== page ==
You don't have to cut profit margins just to make the sale. Discounts can be a great tool, but they're also expensive. Worse, if your customers start to wait for you to discount, they're counter-productive to your business.
Fortunately, there are lots of other tools in the sales toolbag. Here are 30 of them.
1. Future-use coupons
Use wording such as "For every $50 you spend tonight, you get $10 off your next purchase of $50 or more." Your customers have an incentive to spend at least $50, and you'll get an additional $50 in purchases when they apply their future-use coupon.
2. Product packages
Package a selection of products according to a theme (color, season, gift idea, topic, whatever) and sell as a special package.
3. Seasonal specials
For restaurants, this translates into promoting food that is in season. For others, use whatever major holiday is approaching. Promote the products or services—or create new ones—that somehow connect with the season, and put them front and center.
4. Free meal night
One day or night of the week, pick a random customer who gets an entire meal for free. People will come for the chance at a free meal, and for the cost of one free meal, you increase sales on a slow night.
5. Live music
Entertainment not only draws people in, it makes them want to linger, have another cup of wine, maybe some dessert, coffee...
Any kind of contest can draw people in, but smart contests also make them want to purchase. Feature a new sandwich, at regular price, and hold a "Name that Sandwich" contest. The winner gets a free sandwich, but everyone else pays.
7. Bring-Your-Own night
For delis or cafes that don't serve alcohol, have a BYOB night. Extend your hours and provide glasses.
8. Family entertainment
Hire a clown, a magician, some dude who makes balloon animals. Let him wander the restaurant, or rope off a small area for "the stage." Publicize the whole thing as family night and have your staff promote kid-friendly selections from the menu.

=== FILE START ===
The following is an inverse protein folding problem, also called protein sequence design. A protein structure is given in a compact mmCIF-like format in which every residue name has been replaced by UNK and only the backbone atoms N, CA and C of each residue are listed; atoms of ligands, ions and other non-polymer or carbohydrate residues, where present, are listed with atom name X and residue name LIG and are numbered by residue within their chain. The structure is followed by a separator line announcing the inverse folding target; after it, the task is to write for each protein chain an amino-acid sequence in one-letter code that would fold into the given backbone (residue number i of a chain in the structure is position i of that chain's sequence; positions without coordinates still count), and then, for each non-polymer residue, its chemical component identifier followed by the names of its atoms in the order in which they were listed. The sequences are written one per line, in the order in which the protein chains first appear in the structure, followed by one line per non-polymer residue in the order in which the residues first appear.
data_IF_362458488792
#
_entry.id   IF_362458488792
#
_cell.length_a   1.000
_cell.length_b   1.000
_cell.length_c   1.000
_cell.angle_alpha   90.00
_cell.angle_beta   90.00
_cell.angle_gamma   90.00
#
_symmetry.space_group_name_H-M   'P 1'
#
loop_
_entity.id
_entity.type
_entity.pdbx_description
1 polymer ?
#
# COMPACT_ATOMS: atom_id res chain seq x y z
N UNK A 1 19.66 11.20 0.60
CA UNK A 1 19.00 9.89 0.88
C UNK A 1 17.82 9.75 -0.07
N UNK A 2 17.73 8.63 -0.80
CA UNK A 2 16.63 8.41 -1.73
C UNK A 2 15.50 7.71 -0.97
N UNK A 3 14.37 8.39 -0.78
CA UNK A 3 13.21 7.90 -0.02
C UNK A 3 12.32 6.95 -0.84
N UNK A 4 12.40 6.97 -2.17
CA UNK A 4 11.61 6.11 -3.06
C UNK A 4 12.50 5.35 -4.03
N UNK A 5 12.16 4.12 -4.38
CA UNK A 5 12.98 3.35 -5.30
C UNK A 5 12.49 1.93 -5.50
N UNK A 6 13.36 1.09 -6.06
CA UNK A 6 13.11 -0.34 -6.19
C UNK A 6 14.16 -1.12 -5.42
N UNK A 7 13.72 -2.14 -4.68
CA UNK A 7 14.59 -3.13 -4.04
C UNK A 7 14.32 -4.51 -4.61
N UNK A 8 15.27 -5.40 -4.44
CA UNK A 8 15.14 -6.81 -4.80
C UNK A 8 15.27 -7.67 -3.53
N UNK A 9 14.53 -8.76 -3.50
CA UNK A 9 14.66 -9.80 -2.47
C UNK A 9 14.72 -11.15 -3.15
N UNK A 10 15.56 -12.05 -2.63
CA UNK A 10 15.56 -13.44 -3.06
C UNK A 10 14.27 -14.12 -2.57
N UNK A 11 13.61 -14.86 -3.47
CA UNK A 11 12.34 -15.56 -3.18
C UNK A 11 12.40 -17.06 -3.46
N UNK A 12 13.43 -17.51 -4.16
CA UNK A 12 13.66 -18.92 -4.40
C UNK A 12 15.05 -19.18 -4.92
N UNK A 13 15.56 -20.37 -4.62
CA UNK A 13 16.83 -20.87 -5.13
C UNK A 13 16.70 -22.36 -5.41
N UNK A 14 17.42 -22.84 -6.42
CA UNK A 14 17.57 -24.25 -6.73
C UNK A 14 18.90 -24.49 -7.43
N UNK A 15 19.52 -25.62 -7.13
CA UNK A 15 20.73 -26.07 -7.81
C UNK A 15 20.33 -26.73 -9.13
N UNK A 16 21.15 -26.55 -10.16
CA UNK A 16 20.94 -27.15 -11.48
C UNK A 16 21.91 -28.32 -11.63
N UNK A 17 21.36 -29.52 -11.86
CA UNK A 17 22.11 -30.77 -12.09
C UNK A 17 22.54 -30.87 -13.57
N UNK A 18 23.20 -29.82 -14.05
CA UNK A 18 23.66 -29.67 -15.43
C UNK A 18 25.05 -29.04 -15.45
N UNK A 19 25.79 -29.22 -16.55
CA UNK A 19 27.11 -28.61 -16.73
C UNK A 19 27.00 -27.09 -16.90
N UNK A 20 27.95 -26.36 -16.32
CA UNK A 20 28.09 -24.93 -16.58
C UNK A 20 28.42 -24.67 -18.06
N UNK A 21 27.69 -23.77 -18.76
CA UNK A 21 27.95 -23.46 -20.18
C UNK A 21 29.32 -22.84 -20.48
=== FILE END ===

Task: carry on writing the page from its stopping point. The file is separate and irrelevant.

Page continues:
Have you trained your staff in the power of suggestion? Many restaurants do, but you might have overlooked it. Wait staff or counter staff should always have an upsell suggestion at the ready. "Would you like fries with that?" is only the beginning.
10. Offer samples
Customers who are afraid to try something new will try a free sample, then, often, purchase a full order.
11. Offer a take-home option
Sit-down restaurants could easily increase sales by promoting take-home packages. Put together a "take-home lunch" offer. It could include an entree, side and dessert, be packaged for travel, and include heating/serving instructions. You're saving customers the trouble of figuring out lunch the next day. Try a "take-home dinner" option, too.
For online sellers
12. Free info products
Digital information products like e-books and white papers can be distributed without additional cost. Make them a bonus for purchasers.
Offer free shipping or faster shipping for purchases made within a certain time or over a certain dollar amount.
14. Bulk order rewards
Customers who buy in bulk get a reward of some kind, such as a free customer club membership or a free T-shirt or other promotional item.